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Ethnic groups lose cultural identities

 VietNamNet Bridge – The first time Ma A Pho, a Mong resident of Lao Cai Province's Sa Pa Township travelled to Ha Noi in 2005, he left feeling ashamed and upset due to the barrage of "curious looks" he received.

VietNamNet Bridge – The first time Ma A Pho, a Mong resident of Lao Cai Province's Sa Pa Township travelled to Ha Noi in 2005, he left feeling ashamed and upset due to the barrage of "curious looks" he received.

Meals on wheels: Raglai people in Ninh Thuan Province's Bac Ai
District are familiar with mobile markets.

He thought people perceived him as "strange" and coming from an ethnic group due to his distinctive outfit. As a result, he decided to shun his culture and avoid wearing traditional costumes whenever he returned to the capital.

Pho is seen as a typical example of what has been dubbed "self-prejudice", an unexpected impact of development policies identified by researcher Hoang Cam from the Institute for Studies of Society, Economy and Environment (iSEE), in a recent study titled Minorities Catch up with Majority: Discourse, Policies and Implications.

Cam noted some of the many characteristics that the "minorities" are labelled as by the majority, such as "backward, poor, unable to weigh the pros and cons, less educated and observing lots of backward customs". The grim reality of these prejudices is that they lead to marginalisation.

Although Pho is no longer annoyed by such ways of thinking because he frequently travels to Ha Noi, he said many people in his region feel "marginalised".

"Following the styles they see on television shows and movies, they want to replace their traditional costumes with ready-to-wear clothes so they will look like the majority," he said.

"If we do nothing, our cultural identity will surely fade away," Pho said.

Pho was not the subject of Cam's study, which focused on the Dao in Bac Kan Province and the Raglai in Ninh Thuan Province, but to some extent his story shares their common link.

Cam quoted a 30-year-old Dao woman in Bac Kan's Cho Moi District: "A few years ago, there was still one woman wearing Dao clothes in the village. But, after being teased by people who said she looked like a hawk extending its wings, she stopped wearing them. So nobody wears Dao clothes nowadays."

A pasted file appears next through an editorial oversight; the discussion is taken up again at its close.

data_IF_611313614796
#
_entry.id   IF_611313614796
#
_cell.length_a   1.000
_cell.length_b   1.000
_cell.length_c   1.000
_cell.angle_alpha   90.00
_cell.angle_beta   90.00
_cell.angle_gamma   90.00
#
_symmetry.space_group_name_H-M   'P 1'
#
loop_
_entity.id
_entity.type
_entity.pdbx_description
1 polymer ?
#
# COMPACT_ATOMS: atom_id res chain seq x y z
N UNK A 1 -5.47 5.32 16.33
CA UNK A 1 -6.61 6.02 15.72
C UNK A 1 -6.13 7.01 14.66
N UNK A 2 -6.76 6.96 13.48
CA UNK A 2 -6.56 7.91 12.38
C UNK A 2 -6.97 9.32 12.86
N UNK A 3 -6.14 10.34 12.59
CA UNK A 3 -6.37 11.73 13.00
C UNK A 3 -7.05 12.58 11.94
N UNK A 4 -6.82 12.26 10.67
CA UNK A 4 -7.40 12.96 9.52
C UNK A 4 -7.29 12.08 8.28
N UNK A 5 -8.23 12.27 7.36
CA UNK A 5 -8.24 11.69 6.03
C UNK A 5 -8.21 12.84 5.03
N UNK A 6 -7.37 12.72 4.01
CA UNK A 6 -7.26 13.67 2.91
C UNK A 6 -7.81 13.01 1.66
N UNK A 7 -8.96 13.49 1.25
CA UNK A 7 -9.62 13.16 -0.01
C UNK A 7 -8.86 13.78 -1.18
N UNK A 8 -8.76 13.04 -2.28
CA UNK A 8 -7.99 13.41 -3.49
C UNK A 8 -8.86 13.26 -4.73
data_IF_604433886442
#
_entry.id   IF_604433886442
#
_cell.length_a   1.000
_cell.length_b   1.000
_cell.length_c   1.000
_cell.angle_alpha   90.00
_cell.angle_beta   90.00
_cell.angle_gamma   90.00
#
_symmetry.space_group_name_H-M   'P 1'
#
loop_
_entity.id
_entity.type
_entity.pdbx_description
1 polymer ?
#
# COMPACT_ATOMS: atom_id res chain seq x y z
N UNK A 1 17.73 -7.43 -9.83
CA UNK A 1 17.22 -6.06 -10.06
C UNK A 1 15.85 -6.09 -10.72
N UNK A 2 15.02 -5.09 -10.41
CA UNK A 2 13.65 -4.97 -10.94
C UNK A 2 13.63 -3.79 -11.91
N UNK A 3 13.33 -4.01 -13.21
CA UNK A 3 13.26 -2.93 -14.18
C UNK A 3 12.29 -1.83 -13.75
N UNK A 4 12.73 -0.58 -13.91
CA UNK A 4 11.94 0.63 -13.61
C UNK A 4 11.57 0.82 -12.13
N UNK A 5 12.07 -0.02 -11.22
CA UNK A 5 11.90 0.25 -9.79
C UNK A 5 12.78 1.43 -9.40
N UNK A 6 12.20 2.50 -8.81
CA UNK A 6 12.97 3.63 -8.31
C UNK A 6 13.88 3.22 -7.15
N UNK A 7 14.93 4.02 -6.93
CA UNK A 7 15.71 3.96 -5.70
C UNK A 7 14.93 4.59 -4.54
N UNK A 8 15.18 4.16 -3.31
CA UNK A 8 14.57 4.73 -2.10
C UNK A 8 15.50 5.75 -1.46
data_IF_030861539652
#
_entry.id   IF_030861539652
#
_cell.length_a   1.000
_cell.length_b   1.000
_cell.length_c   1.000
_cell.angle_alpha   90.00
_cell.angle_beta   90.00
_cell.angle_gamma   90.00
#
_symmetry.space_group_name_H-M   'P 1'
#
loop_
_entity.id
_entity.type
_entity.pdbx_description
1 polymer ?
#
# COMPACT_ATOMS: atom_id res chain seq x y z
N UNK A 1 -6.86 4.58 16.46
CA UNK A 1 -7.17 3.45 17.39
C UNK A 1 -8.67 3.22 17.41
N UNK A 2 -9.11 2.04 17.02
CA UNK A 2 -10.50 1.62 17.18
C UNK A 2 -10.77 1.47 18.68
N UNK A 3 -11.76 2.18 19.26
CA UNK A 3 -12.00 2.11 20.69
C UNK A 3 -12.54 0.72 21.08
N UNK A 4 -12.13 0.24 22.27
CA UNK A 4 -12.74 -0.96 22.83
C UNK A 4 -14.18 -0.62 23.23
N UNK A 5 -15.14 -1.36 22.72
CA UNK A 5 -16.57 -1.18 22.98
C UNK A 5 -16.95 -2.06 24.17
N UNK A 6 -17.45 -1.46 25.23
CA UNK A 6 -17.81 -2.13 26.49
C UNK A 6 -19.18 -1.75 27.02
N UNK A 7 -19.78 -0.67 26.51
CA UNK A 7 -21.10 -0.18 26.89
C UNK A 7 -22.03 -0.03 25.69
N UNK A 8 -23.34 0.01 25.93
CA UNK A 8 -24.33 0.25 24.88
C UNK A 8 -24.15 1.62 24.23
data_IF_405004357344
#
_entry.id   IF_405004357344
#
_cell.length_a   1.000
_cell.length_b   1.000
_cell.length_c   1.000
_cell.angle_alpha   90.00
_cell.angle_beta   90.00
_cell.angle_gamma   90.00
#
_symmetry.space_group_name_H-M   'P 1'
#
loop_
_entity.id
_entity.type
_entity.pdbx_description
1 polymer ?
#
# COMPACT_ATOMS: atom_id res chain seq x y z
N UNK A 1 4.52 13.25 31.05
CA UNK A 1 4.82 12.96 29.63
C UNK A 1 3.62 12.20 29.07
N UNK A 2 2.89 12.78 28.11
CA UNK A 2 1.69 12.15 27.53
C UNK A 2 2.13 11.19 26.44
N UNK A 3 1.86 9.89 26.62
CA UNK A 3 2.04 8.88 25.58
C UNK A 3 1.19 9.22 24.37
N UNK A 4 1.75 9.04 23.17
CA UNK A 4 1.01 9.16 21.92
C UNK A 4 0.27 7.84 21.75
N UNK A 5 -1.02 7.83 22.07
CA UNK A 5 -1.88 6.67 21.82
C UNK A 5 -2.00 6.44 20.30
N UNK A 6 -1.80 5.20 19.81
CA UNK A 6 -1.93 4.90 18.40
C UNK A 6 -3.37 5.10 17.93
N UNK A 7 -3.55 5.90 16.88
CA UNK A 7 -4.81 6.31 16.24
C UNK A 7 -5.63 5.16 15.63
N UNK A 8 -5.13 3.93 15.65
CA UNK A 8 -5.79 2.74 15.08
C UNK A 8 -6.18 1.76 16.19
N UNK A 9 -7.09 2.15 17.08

Through interviews with locals and authorities plus field trips to these two provinces, Cam found that the State policies, which are inconsistent with the natural, cultural, and socio-economic conditions, have failed to meet the actual needs of the people. The findings also showed self-prejudice and the marginalisation of cultural identity and ethnic internal resources.

Starting from the prejudice that the Raglai people don't know how to trade and that they eat whatever they make, a policy to build a new, large-scale central market for the Raglai in Bac Ai District came to nothing.

"The heavily invested market was built but no one showed interest in trading there," Cam said, showing photos of the vacant concrete structure.

"Trading is long-established, but in other forms such as mobile markets [in which sellers travel from door to door with goods packed on their vehicles], or people trade with "acquaintances" [which means buyers can owe sellers for the stuff they buy]," Cam said at the Respect Culture Diversity of Ethnic Groups – Policies, Reality and Impacts workshop held in Ha Noi last Friday.

"Furthermore, small-scale markets would be more suitable because the modest production output does not ensure enough commodities for such a huge marketplace."

Ethnic groups are facing many challenges in cultural identity preservation as well as taking on new opportunities generated by the country's integration process, according to iSEE.

iSEE has conducted a study of several ethnic groups in Bac Kan, Lai Chau, Quang Tri and Ninh Thuan provinces during the second half of 2011 and the first half of 2012, in order to understand the reasons behind the current reality.

The research indicates that the diversity of cultural practices among ethnic groups has not been recognised and appraised adequately, leading to several unexpected consequences and creating many challenges for the sustainable development among these communities.

Nguyen Ngoc Anh, from the Committee for Ethnic Minorities, said the Vietnamese Government have promulgated many policies targeting ethnic groups in each region on all fields to help them develop.

"They co-exist so the policies cannot be detailed," she added, arguing that Cam's study results on the policy of sedentary is not strong enough to call Government policies "ineffective".

"The construction of the central market in Bac Ai District is an example of helping ethnic people familiarise with the market and eventually facilitating community development."

Based on his findings, Cam proposed recommendations including the creation of increased opportunities for dialogue, which could encourage the insiders to understand and respect diversity and differences.

"We should design, develop and implement programmes to encourage and promote self-discovery, recognition and evaluation of cultural values and internal power," he concluded.



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